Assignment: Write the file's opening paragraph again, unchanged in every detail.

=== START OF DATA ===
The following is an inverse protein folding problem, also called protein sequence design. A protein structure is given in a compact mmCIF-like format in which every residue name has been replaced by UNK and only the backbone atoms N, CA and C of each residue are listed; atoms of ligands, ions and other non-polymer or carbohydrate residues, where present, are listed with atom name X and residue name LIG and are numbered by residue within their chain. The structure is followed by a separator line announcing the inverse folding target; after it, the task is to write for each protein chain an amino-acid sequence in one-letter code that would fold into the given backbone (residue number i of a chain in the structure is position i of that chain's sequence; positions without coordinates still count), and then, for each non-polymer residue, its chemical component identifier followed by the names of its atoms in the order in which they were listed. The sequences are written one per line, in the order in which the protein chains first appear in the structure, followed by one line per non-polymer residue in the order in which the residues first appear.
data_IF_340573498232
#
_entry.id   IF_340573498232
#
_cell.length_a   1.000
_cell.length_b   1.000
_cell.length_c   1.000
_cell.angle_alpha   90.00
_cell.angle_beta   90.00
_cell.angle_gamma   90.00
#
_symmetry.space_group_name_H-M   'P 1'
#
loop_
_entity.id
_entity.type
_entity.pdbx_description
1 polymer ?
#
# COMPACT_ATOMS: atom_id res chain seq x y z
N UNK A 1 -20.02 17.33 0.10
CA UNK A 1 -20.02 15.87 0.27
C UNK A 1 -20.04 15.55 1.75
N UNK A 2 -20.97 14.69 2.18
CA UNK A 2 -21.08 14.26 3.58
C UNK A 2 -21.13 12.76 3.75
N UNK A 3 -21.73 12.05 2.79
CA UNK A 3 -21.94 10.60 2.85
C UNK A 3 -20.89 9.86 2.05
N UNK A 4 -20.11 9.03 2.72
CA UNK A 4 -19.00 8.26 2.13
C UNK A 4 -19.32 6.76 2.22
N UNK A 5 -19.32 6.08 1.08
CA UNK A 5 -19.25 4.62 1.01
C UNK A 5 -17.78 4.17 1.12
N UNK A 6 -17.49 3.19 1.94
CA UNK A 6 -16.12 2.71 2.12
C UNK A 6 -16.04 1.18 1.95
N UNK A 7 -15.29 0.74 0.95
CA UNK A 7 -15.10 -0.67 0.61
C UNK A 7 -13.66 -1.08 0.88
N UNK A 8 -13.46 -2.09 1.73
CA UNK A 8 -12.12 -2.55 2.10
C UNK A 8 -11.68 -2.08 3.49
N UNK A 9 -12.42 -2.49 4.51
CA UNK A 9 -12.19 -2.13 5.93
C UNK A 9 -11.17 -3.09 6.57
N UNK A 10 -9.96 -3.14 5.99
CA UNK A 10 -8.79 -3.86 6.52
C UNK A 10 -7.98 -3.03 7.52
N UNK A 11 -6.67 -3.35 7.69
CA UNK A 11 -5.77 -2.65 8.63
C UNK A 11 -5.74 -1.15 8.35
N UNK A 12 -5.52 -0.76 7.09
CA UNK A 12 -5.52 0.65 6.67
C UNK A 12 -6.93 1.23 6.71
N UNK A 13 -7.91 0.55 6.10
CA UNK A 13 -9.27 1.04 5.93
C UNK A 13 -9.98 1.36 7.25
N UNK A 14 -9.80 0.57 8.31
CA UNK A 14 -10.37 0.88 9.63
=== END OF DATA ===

The following is an inverse protein folding problem, also called protein sequence design. A protein structure is given in a compact mmCIF-like format in which every residue name has been replaced by UNK and only the backbone atoms N, CA and C of each residue are listed; atoms of ligands, ions and other non-polymer or carbohydrate residues, where present, are listed with atom name X and residue name LIG and are numbered by residue within their chain. The structure is followed by a separator line announcing the inverse folding target; after it, the task is to write for each protein chain an amino-acid sequence in one-letter code that would fold into the given backbone (residue number i of a chain in the structure is position i of that chain's sequence; positions without coordinates still count), and then, for each non-polymer residue, its chemical component identifier followed by the names of its atoms in the order in which they were listed. The sequences are written one per line, in the order in which the protein chains first appear in the structure, followed by one line per non-polymer residue in the order in which the residues first appear.